Pratt & Whitney has been selected by NASA to participate in the Sustainable Flight National Partnership (FSNP) program. The OEM will develop advanced high-pressure turbine technologies for use in the next generation of single-aisle commercial aircraft. P&W joins NASA’s efficient engine technologies program.
Whereas General Electric (GE Aviation) and MagniX were selected recently to develop hybrid-electric propulsion technology under a different sub-program of SFNP, P&W’s contribution is part of the Hybrid Thermally Efficient Core (HyTEC) program. NASA launched it in early 2020 and targets a five to ten percent fuel burn improvement over 2020 best-in-class engines, reduce core size, increase the bypass ratio, and facilitate hybridization. A HyTEC engine should also achieve up to twenty percent power extraction at altitude, which is two to four times better than current engines.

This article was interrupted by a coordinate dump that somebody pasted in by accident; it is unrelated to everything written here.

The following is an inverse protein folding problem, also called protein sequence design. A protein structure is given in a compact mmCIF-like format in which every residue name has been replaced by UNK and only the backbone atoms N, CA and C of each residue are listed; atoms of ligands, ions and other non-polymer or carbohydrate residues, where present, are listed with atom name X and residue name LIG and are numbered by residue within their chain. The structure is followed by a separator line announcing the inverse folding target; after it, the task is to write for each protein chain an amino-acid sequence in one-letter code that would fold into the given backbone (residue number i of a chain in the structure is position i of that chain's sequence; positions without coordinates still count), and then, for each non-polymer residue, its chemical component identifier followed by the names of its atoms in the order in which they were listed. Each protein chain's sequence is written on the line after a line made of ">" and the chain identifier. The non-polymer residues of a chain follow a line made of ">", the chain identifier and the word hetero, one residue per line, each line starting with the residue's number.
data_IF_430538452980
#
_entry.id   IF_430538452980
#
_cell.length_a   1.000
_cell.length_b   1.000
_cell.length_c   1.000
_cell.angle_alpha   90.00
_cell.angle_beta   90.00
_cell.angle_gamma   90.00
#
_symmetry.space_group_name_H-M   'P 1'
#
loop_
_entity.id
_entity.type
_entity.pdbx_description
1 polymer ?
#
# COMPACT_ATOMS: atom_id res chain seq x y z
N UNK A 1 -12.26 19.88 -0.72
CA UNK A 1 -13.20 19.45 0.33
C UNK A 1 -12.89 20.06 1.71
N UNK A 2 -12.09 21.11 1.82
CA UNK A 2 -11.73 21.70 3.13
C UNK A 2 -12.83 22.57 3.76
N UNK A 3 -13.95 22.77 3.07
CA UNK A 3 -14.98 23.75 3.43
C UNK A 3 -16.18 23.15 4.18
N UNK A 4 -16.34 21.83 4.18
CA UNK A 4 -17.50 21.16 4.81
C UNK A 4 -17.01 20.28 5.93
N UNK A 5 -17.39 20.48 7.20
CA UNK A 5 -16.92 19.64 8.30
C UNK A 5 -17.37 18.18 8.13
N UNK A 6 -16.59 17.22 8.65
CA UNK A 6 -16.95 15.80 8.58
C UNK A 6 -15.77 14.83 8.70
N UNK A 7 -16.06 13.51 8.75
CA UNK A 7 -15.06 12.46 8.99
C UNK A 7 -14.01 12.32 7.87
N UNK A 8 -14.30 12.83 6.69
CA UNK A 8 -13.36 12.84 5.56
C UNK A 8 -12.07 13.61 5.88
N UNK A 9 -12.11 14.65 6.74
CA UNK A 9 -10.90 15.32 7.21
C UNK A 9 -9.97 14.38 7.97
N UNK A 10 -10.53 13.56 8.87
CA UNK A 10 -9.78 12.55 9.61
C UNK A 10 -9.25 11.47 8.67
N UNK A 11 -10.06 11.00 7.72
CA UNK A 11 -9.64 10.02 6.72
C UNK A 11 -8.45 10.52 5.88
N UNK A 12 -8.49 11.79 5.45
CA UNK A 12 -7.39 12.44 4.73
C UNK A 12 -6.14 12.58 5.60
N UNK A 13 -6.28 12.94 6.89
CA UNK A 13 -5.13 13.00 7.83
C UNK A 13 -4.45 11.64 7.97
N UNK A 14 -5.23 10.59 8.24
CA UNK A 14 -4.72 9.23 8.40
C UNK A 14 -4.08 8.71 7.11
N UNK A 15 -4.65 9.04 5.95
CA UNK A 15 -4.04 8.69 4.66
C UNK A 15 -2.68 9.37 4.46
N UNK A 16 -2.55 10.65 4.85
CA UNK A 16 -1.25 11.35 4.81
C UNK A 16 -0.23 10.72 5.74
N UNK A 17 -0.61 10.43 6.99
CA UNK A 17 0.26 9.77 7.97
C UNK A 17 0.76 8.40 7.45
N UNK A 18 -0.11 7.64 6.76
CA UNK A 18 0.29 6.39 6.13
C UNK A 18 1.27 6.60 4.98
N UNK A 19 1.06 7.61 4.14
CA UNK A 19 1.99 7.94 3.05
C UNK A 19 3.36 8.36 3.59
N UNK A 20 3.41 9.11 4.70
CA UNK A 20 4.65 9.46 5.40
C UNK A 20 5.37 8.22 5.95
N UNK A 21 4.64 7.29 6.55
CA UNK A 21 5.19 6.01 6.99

P&W together with Raytheon Technologies will develop the next generation of ceramic matrix composites (CMC) that will allow the engine to operate at higher temperatures than current CMC’s used in commercial engine programs. Also studied are better barrier coatings and advanced cooling, which together will improve the thermal efficiency of the new engine. P&W’s recently opened new CMC center of excellence in Carlsbad (California) will play a vital role in the HyTEC program.
In its FY22 budget, NASA has included a number of initiatives. One of these is the Advanced Air Vehicles Program to develop key subsonic technologies, including hybrid thermally efficient core engines and high rate composite manufacturing that can be produced four to six times faster than now.
Active as a journalist since 1987, with a background in newspapers, magazines, and a regional news station, Richard has been covering commercial aviation on a freelance basis since late 2016.
In 2022, he has gone full-time freelance. Richard has been contributing to AirInsight since December 2018. He is also writing for Airliner World and Aviation News. From January 2023, he will add a part-time role with Dutch website and magazine Luchtvaartnieuws. Twitter: @rschuur_aero.